The earliest novels (Defore, 1720s) used the forms of diaries, journals and, of course, letters, so there is nothing new in these short stories, 150 years later, using the same strategy – the tales frequently masquerade as journals, accounts, newspaper reports and so on. But there is something specific to horror stories of this period in using the fragment. Remember that the Strange Case of Dr Jekyll and Mr Hyde (1886 ie one year before Holmes appears) climaxes with the letter from the doomed Jeckyll.

  • ‘The following account was found among the papers of Dr James Hardcastle.’
  • ‘The Horror of the Heights which includes the manuscript known as the Joyce-Armstrong Fragment’
  • And such is the narrative of Abercrombie Smith as to the singular events which occurred in Old College, Oxford, in the spring of ’84.

A story basing itself on one of these forms has multiple purposes:

  • It adds authority and credibility; it lends the lustre of another (albeit fictional) name to validate the narrative.
  • It allows the text to be short and pithy, as diaries, journals and letters generally are, and to focus only on key moments.
  • It gets right inside the mind of the protagonist without limiting the narrative to a first person account. In other words, it allows the author to combine first person and 3rd person points of view, often itself part of the drama, often revealing the true state of affairs which lies behind all the weird occurrences (as in Jeckyll).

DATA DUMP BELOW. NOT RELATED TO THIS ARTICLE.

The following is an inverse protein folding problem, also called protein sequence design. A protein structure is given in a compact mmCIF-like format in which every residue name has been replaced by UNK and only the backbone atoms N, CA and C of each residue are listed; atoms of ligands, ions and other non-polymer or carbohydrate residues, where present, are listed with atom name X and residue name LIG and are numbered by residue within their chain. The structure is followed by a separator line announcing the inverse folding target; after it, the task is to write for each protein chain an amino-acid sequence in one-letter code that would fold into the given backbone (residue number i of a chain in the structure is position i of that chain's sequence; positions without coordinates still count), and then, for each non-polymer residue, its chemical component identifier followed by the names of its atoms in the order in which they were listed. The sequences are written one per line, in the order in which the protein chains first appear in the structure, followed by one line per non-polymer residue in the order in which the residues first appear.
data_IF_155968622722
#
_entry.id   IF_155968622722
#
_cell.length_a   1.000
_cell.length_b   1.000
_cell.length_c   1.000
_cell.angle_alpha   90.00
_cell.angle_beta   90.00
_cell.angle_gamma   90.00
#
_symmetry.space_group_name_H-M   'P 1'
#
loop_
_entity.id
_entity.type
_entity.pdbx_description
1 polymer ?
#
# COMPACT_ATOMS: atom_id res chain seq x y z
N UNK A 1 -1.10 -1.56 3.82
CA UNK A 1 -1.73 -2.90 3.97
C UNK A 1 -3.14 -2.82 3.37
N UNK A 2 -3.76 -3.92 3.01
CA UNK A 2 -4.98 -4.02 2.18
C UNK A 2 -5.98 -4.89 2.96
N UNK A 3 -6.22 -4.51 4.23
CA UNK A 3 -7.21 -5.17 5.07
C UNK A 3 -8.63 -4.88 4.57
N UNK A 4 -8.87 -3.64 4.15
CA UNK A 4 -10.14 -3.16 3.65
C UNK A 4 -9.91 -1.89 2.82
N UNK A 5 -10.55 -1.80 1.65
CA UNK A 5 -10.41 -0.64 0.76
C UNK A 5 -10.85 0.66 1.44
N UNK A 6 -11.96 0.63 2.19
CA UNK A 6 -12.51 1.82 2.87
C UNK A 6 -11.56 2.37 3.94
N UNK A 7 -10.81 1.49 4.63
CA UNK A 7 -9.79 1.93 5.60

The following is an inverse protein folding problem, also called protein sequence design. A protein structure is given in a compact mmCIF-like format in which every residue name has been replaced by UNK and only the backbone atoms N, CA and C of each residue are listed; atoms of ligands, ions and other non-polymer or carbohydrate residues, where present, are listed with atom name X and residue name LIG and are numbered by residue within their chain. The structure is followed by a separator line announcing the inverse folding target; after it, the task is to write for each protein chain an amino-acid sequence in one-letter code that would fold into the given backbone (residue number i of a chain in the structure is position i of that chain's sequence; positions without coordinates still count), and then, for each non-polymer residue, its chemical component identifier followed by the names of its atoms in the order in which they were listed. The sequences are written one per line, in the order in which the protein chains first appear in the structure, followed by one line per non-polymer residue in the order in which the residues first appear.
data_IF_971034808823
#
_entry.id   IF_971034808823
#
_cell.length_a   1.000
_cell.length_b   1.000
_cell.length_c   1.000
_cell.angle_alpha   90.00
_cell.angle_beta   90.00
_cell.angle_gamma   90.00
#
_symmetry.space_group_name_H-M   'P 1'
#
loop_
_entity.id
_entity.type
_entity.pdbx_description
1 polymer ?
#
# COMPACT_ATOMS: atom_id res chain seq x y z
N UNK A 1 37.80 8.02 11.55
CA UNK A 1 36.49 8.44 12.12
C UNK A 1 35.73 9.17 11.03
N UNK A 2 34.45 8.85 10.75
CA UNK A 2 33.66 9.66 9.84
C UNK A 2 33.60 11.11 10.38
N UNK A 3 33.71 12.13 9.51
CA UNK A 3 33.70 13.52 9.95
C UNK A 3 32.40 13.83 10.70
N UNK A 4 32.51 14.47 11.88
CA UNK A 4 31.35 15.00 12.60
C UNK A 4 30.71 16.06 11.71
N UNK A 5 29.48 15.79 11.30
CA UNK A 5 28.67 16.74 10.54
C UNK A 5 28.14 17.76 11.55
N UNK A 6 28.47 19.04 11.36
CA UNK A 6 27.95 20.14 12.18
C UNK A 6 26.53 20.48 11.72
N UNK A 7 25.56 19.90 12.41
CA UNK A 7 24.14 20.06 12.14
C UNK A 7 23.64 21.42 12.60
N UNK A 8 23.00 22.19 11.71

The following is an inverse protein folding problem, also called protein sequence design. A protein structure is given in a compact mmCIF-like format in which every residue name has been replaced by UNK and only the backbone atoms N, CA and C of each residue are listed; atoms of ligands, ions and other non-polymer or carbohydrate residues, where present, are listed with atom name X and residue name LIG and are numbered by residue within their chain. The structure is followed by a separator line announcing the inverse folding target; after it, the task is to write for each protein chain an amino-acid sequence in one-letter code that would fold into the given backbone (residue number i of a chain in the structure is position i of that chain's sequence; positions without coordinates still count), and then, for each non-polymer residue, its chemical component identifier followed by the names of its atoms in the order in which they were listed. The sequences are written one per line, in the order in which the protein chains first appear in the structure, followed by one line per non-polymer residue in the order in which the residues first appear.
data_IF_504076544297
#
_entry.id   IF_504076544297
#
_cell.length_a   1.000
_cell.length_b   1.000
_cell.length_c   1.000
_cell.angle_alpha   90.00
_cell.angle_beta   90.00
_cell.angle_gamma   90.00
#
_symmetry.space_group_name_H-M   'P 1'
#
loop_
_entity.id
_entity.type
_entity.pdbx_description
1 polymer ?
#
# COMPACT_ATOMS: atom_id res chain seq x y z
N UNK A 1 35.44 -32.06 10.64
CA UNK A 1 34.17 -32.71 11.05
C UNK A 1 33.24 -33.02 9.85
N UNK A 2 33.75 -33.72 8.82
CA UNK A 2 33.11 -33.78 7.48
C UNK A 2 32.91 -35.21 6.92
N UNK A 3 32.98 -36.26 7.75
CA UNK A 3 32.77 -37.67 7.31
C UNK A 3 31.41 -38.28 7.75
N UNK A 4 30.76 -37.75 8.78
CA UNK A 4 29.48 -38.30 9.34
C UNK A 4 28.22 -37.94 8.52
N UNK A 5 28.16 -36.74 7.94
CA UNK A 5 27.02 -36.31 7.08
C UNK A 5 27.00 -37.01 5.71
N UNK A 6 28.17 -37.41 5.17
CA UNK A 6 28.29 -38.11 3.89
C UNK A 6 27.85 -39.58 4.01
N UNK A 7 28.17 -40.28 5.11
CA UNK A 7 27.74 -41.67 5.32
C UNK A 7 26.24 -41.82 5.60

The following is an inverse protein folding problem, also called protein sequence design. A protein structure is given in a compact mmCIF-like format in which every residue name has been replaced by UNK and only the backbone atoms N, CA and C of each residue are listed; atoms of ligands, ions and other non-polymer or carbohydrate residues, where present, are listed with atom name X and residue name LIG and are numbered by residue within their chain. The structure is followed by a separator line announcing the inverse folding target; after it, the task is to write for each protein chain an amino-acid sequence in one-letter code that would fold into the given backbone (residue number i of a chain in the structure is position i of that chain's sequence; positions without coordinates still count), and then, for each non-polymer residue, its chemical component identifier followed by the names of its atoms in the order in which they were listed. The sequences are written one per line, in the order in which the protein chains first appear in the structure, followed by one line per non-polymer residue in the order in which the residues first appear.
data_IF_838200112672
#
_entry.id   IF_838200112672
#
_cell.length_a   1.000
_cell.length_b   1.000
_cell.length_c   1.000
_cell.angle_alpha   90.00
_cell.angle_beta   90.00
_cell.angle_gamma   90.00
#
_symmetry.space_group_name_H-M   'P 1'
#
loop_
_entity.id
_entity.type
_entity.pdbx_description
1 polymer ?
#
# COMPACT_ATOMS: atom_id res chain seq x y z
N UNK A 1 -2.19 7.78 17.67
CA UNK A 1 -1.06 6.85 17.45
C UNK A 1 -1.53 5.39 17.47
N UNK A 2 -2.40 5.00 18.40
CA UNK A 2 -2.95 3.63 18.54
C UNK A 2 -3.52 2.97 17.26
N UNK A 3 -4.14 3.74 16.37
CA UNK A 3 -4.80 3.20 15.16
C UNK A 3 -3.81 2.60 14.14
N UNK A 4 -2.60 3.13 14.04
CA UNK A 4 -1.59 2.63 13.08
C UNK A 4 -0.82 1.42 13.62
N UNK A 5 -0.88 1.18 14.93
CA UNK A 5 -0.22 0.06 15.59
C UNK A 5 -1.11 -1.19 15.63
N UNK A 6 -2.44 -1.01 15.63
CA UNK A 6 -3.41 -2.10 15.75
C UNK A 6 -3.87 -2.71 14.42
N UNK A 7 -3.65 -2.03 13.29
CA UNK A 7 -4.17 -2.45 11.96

• Precisely by being fragments, they can often end melodramatically, as in the last entry in Joyce-Armstrong’s until-then sober and careful account, which are words of horror scribbled in pencil and splashed with blood!

The stories

Conan Doyle wrote some 120 short stories, as well as the 56 Holmes stories, and numerous novels, plays and pamphlets. This selection of 15 tales was made by David Stuart Davies, a specialist in this genre and this period, who has compiled a number of similar selections for the bargain Wordsworth imprint.

The Ring of Thoth (1890) An Egyptologist in the Louvre stumbles upon a 4,000 year old Egyptian who discovered the secret of eternal life and now is going to end his life in the arms of his mummified love.

The Lord of Château Noir (1894) During the Franco-Prussian War a French aristocrat terrorises a Prussian officer in vengeance for his dead son.

The New Catacomb (1898) Two archaeologists in Rome, one of them a dashing bounder just returned from a failed elopement with an English girl. His colleague takes him at night to a new catacomb then traps him there; for he had loved the girl he had ‘ruined’.

The Case of Lady Sannox (1893) A dashing surgeon is having an affair with a high society lady, is called late at night to operate on the wife of a Turkish merchant; he horribly disfigures the woman, then it is revealed it is his high-born lover and the merchant her husband who has taken a horrific revenge.

The Brazilian Cat (1898) the protagonist visits his cousin, Everard King, at his country pile where he has housed his large collection of Brazilian flora and fauna, especially the prize exhibit, a huge black puma. Despite warnings from the collector’s wife, the protagonist allows himself to be locked in to the animal’s cage. He manages to survive and when evil Everard returns in the morning it is he and not the protagonist who is killed. And as a result, the protagonist inherits the land, house and title.